Limoncello, Ancient Lemon Liqueur

Plus a recipe to make your own at home

 


By Amelia Pane Schaffner

Kennst du das Land, wo die Zitronen blühn? (Do you know the country where the lemons bloom) ~ Goethe


That land where the lemons bloom is Sorrento, along the Amalfi coast, and across the island of Capri. I recently visited in January. It is where I grew up and spent many endless sunshine-filled summers. In that sunshine, on a highly fertile volcanic soil, and with the gentle breeze from the Mediterranean sea, the lemons that Goethe sings of, not only bloom, they become gorgeous, plump citruses, with an almost gnarly skin, a sweet aroma , and a powerful fragrance. They are in fact so unique that they have been granted protected geographical indication. The lemon groves in Sorrento are beautifully maintained. During the winter the lemon trees are covered with “pagliarelle,” artisanal chestnut wood pergolas that protect the lemons from any drop in temperature. These trees are cradled until spring comes, when the blossoms surround the whole town with a magic aroma.
Limoncello (some may say lemoncello or limoncino) is a liqueur made by infusing lemon zest in alcohol and then mixing it with simple syrup. It is very important to use only the zest and avoid the white pith, which is bitter. They say that the monks made this in their convents along the Amalfi coast centuries ago and that fisherman would take it with them when venturing at sea in the winter: who blames them? The  monks, who were great “potion” creators, would infuse liqueur with many different ingredients: rose petals (which makes rosolio), herbs (rosemary, mint, fennel fronds), even coffee, and various other citruses (tangerine, orange)…but the lemons became quickly the most popular addition.

One Christmas, just a few years ago, I made a variation that our friends loved: in addition to the lemon zest, I added the zest of blood oranges, a cinnamon stick and some pomegranate seeds: it made a wonderful rose colored rosolio, quickly christened by a happy group of partiers we were entertaining in our patio around the fire pit: fuoco dolce (sweet fire)!

The procedure to make Limocello is very simple but the key is the quality of the lemons: Limoncello with Sorrento lemons is actually a registered trademark. If you can’t access them, don’t panic: you can use the best organic, pesticide-free, kind you can find. Italians typically keep a small bottle of Limoncello at all times in their freezer to serve after dinner (don’t worry, it will not freeze because of the high alcohol content), especially during the summer. Personally, I like it at room temperature: I think you can taste its rounded flavor a lot better that way. Be careful though…it is quite strong, especially in the version made with grain alcohol. My father calls it David and Goliath, adding these words: “a little one stones you!”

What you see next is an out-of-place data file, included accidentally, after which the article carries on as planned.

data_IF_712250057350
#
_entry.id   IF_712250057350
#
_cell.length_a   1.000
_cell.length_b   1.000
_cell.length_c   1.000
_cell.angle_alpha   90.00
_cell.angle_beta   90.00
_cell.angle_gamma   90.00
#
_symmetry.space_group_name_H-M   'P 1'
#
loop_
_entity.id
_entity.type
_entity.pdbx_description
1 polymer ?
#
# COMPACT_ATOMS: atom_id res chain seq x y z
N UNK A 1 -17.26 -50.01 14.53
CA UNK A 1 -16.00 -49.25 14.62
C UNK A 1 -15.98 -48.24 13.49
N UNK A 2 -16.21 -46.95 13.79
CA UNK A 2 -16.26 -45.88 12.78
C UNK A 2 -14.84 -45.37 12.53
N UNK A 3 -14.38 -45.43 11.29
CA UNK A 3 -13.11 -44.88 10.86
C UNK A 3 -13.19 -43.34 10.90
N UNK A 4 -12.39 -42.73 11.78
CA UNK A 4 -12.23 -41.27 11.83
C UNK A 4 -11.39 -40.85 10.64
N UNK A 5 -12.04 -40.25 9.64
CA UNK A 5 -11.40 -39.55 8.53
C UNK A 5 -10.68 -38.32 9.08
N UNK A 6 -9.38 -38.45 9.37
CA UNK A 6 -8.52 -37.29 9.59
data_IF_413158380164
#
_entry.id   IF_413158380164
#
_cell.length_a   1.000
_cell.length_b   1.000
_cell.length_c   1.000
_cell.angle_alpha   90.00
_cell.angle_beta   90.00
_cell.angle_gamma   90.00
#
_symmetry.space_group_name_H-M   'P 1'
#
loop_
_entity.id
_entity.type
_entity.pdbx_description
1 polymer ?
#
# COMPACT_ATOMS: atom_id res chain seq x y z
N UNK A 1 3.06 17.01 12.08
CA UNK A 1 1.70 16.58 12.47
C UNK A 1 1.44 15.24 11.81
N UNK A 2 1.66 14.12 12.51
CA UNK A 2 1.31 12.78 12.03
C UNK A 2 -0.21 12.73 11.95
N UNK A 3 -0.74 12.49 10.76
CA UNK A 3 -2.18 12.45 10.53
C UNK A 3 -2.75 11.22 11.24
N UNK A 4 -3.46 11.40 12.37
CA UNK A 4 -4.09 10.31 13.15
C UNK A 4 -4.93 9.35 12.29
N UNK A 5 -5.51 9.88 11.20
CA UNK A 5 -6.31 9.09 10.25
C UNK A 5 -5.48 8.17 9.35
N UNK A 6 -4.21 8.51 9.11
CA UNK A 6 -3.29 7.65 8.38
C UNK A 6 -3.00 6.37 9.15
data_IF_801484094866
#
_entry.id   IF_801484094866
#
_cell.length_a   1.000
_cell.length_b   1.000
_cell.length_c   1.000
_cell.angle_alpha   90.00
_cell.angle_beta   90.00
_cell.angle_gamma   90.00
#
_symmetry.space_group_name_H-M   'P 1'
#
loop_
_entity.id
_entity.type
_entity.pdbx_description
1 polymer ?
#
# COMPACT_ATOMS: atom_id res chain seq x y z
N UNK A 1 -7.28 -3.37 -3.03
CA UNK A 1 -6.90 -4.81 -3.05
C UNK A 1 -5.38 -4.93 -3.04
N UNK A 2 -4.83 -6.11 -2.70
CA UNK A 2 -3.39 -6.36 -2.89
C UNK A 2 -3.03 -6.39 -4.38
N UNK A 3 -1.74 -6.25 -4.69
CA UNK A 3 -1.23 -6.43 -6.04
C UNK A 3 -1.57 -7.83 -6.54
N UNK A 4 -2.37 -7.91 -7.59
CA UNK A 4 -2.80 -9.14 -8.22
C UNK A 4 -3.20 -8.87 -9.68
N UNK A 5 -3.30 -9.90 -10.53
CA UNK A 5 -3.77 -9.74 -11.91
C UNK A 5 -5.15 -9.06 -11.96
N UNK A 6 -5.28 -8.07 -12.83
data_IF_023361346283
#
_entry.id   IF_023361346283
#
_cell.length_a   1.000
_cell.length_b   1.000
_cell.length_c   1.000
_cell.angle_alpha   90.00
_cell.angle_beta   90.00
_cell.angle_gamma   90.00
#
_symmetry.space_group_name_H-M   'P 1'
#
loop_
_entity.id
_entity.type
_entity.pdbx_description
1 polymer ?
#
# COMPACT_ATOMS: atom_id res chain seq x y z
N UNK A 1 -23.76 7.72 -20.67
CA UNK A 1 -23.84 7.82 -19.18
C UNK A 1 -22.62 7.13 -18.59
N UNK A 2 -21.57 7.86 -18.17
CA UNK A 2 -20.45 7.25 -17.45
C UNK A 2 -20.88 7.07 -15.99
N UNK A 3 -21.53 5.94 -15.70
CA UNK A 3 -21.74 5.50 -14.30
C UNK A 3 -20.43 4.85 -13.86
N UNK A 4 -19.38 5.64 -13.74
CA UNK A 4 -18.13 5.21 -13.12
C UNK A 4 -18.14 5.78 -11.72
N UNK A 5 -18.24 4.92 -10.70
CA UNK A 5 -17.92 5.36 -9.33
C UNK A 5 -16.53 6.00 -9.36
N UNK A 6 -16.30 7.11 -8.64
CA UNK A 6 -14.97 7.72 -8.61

A common misconception is that you have to wait for months to infuse your lemon peel… I have found, by trial and error, that a couple of weeks is all it takes: I did not notice improved flavor for steeping beyond that point. One trick to making your Limoncello a bit clearer and more transparent is to strain it through coffee filters once it has finished steeping with the sugar syrup. Since it is quite tedious to peel the lemons I recommend you invite a friend over while doing this, and possibly sip a bit of the previous batch in the process!

This article originally appeared at Honest Cooking, an international online food magazine featuring more than 70 food and wine writers from across the globe, with a focus on exciting recipes, food news and culinary travel.

Read on for recipes for Limoncello and Limoncello Martini

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Comments

  • You will get a much better result by zesting your lemons with a fine grater rather than peeling. This means you will get a faster result and not need to
    to steep for such a long time. A box of 50 -60 lemons only takes about 1/2 to 3/4 hour to zest depending on how quickly you work! John Walker, Spalding UK

    May 20, 2011 at 5:51 AM


  • Snooth User: Hana Choi
    Hand of Snooth
    803609 935

    @johnniewalker51 - Thanks for the tip! It makes a lot of sense - finer grate results in more surface area, resulting in better/faster steeping process.

    May 23, 2011 at 6:46 PM


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